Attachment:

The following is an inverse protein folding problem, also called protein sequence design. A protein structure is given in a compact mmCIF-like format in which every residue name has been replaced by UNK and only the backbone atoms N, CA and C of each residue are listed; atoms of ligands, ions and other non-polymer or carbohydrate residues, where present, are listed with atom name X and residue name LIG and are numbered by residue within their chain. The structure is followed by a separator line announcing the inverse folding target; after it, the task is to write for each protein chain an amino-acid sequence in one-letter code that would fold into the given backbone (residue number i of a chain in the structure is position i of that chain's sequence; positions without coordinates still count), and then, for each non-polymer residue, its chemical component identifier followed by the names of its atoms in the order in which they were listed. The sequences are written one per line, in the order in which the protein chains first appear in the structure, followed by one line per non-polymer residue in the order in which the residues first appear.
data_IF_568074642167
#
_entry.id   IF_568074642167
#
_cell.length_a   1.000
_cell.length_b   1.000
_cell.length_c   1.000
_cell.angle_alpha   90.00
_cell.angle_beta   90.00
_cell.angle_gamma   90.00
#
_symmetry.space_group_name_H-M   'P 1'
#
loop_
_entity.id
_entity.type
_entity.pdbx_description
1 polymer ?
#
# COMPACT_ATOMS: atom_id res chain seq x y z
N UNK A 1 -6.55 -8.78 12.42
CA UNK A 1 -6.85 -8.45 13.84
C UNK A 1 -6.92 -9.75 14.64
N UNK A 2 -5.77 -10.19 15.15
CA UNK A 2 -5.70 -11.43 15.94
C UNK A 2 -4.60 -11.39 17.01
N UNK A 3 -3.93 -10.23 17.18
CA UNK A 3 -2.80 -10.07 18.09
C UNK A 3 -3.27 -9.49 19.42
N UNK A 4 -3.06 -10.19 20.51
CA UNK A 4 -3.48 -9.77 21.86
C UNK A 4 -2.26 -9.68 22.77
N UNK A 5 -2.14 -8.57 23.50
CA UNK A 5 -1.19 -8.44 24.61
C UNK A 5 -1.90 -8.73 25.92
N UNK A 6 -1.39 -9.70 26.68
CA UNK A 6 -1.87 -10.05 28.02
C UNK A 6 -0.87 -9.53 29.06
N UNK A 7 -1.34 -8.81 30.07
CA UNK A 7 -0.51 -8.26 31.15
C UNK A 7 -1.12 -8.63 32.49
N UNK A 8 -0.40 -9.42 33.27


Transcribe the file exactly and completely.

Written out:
The following is an inverse protein folding problem, also called protein sequence design. A protein structure is given in a compact mmCIF-like format in which every residue name has been replaced by UNK and only the backbone atoms N, CA and C of each residue are listed; atoms of ligands, ions and other non-polymer or carbohydrate residues, where present, are listed with atom name X and residue name LIG and are numbered by residue within their chain. The structure is followed by a separator line announcing the inverse folding target; after it, the task is to write for each protein chain an amino-acid sequence in one-letter code that would fold into the given backbone (residue number i of a chain in the structure is position i of that chain's sequence; positions without coordinates still count), and then, for each non-polymer residue, its chemical component identifier followed by the names of its atoms in the order in which they were listed. The sequences are written one per line, in the order in which the protein chains first appear in the structure, followed by one line per non-polymer residue in the order in which the residues first appear.
data_IF_568074642167
#
_entry.id   IF_568074642167
#
_cell.length_a   1.000
_cell.length_b   1.000
_cell.length_c   1.000
_cell.angle_alpha   90.00
_cell.angle_beta   90.00
_cell.angle_gamma   90.00
#
_symmetry.space_group_name_H-M   'P 1'
#
loop_
_entity.id
_entity.type
_entity.pdbx_description
1 polymer ?
#
# COMPACT_ATOMS: atom_id res chain seq x y z
N UNK A 1 -6.55 -8.78 12.42
CA UNK A 1 -6.85 -8.45 13.84
C UNK A 1 -6.92 -9.75 14.64
N UNK A 2 -5.77 -10.19 15.15
CA UNK A 2 -5.70 -11.43 15.94
C UNK A 2 -4.60 -11.39 17.01
N UNK A 3 -3.93 -10.23 17.18
CA UNK A 3 -2.80 -10.07 18.09
C UNK A 3 -3.27 -9.49 19.42
N UNK A 4 -3.06 -10.19 20.51
CA UNK A 4 -3.48 -9.77 21.86
C UNK A 4 -2.26 -9.68 22.77
N UNK A 5 -2.14 -8.57 23.50
CA UNK A 5 -1.19 -8.44 24.61
C UNK A 5 -1.90 -8.73 25.92
N UNK A 6 -1.39 -9.70 26.68
CA UNK A 6 -1.87 -10.05 28.02
C UNK A 6 -0.87 -9.53 29.06
N UNK A 7 -1.34 -8.81 30.07
CA UNK A 7 -0.51 -8.26 31.15
C UNK A 7 -1.12 -8.63 32.49
N UNK A 8 -0.40 -9.42 33.27